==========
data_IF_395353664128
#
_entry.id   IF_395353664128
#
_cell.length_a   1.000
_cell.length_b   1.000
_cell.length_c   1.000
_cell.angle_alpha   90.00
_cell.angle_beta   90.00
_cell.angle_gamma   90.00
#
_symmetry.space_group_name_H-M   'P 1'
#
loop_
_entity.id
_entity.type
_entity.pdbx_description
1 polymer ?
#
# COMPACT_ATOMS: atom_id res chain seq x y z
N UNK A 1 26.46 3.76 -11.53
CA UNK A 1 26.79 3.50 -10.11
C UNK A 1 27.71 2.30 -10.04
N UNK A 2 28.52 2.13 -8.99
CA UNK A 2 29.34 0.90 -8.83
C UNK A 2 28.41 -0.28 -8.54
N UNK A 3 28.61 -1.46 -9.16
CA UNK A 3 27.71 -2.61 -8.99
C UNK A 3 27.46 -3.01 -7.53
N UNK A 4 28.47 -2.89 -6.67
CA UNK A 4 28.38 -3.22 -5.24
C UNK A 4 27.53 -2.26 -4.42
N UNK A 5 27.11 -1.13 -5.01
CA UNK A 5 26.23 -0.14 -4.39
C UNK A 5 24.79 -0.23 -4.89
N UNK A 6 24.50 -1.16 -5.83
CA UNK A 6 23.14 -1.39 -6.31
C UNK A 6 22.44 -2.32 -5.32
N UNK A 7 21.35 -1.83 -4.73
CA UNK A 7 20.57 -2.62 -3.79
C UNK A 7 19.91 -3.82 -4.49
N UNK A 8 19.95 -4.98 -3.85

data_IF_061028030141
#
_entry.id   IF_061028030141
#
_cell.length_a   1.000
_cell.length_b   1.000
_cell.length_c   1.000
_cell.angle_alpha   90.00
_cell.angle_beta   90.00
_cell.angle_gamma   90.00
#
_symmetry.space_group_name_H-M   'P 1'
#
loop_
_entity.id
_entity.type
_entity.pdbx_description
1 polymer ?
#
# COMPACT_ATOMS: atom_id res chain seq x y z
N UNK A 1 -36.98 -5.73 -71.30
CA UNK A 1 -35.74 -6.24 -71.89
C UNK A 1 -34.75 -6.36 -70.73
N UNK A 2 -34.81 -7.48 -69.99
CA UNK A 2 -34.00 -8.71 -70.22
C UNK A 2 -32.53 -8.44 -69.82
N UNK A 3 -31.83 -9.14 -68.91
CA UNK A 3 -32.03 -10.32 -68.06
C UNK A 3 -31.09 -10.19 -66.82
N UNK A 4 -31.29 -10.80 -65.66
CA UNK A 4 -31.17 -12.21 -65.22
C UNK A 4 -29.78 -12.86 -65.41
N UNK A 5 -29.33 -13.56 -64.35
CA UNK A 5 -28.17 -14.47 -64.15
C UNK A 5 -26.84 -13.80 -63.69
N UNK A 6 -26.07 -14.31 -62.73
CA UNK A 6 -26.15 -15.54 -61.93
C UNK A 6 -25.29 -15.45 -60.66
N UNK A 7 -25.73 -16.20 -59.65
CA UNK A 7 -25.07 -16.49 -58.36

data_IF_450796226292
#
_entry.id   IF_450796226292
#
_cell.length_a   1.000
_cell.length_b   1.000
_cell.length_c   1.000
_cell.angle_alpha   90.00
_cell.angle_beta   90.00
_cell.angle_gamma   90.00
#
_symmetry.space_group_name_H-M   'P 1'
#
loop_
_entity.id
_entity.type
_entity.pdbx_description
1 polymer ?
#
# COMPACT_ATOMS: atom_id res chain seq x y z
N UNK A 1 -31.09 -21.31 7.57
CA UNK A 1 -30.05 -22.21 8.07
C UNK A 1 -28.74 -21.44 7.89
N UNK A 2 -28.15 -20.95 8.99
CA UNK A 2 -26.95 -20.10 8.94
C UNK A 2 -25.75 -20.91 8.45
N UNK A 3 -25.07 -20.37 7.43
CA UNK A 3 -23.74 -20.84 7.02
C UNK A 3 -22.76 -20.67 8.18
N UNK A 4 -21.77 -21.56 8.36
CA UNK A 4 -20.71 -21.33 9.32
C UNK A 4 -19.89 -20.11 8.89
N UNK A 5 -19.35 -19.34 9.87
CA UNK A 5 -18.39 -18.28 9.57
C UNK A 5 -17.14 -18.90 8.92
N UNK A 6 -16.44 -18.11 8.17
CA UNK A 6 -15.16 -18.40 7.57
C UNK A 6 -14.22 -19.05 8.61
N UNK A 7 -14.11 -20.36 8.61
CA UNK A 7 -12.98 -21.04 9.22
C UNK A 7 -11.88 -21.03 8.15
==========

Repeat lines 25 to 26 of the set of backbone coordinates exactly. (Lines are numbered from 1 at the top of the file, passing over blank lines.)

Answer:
CA UNK A 2 29.34 0.90 -8.83
C UNK A 2 28.41 -0.28 -8.54